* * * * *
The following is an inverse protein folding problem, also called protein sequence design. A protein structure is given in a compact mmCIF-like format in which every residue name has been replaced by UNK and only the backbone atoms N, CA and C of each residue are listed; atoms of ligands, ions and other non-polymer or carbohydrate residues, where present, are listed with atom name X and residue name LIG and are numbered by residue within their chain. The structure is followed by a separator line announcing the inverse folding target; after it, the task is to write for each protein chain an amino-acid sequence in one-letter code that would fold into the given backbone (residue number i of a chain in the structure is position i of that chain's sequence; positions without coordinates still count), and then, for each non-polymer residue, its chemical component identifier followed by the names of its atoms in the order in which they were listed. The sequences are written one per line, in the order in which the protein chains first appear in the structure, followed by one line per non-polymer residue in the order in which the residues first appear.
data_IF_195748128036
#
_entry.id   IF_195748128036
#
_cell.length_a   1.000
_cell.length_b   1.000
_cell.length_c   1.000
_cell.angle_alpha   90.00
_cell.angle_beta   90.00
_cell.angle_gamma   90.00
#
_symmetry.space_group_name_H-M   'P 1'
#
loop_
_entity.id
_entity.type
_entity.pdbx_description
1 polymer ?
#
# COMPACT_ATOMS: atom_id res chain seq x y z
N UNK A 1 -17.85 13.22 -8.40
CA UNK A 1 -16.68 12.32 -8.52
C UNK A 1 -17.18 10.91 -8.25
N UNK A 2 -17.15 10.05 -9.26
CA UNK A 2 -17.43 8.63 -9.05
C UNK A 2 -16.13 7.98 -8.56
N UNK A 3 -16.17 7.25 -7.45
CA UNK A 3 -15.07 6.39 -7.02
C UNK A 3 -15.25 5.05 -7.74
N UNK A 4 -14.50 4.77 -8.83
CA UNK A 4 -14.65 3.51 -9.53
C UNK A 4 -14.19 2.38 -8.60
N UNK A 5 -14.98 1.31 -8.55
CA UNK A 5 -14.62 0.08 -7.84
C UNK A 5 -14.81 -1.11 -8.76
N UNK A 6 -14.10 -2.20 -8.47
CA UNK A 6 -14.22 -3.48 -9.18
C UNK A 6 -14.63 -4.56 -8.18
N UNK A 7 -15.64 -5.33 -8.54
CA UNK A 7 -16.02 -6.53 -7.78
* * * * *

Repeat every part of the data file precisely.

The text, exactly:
The following is an inverse protein folding problem, also called protein sequence design. A protein structure is given in a compact mmCIF-like format in which every residue name has been replaced by UNK and only the backbone atoms N, CA and C of each residue are listed; atoms of ligands, ions and other non-polymer or carbohydrate residues, where present, are listed with atom name X and residue name LIG and are numbered by residue within their chain. The structure is followed by a separator line announcing the inverse folding target; after it, the task is to write for each protein chain an amino-acid sequence in one-letter code that would fold into the given backbone (residue number i of a chain in the structure is position i of that chain's sequence; positions without coordinates still count), and then, for each non-polymer residue, its chemical component identifier followed by the names of its atoms in the order in which they were listed. The sequences are written one per line, in the order in which the protein chains first appear in the structure, followed by one line per non-polymer residue in the order in which the residues first appear.
data_IF_195748128036
#
_entry.id   IF_195748128036
#
_cell.length_a   1.000
_cell.length_b   1.000
_cell.length_c   1.000
_cell.angle_alpha   90.00
_cell.angle_beta   90.00
_cell.angle_gamma   90.00
#
_symmetry.space_group_name_H-M   'P 1'
#
loop_
_entity.id
_entity.type
_entity.pdbx_description
1 polymer ?
#
# COMPACT_ATOMS: atom_id res chain seq x y z
N UNK A 1 -17.85 13.22 -8.40
CA UNK A 1 -16.68 12.32 -8.52
C UNK A 1 -17.18 10.91 -8.25
N UNK A 2 -17.15 10.05 -9.26
CA UNK A 2 -17.43 8.63 -9.05
C UNK A 2 -16.13 7.98 -8.56
N UNK A 3 -16.17 7.25 -7.45
CA UNK A 3 -15.07 6.39 -7.02
C UNK A 3 -15.25 5.05 -7.74
N UNK A 4 -14.50 4.77 -8.83
CA UNK A 4 -14.65 3.51 -9.53
C UNK A 4 -14.19 2.38 -8.60
N UNK A 5 -14.98 1.31 -8.55
CA UNK A 5 -14.62 0.08 -7.84
C UNK A 5 -14.81 -1.11 -8.76
N UNK A 6 -14.10 -2.20 -8.47
CA UNK A 6 -14.22 -3.48 -9.18
C UNK A 6 -14.63 -4.56 -8.18
N UNK A 7 -15.64 -5.33 -8.54
CA UNK A 7 -16.02 -6.53 -7.78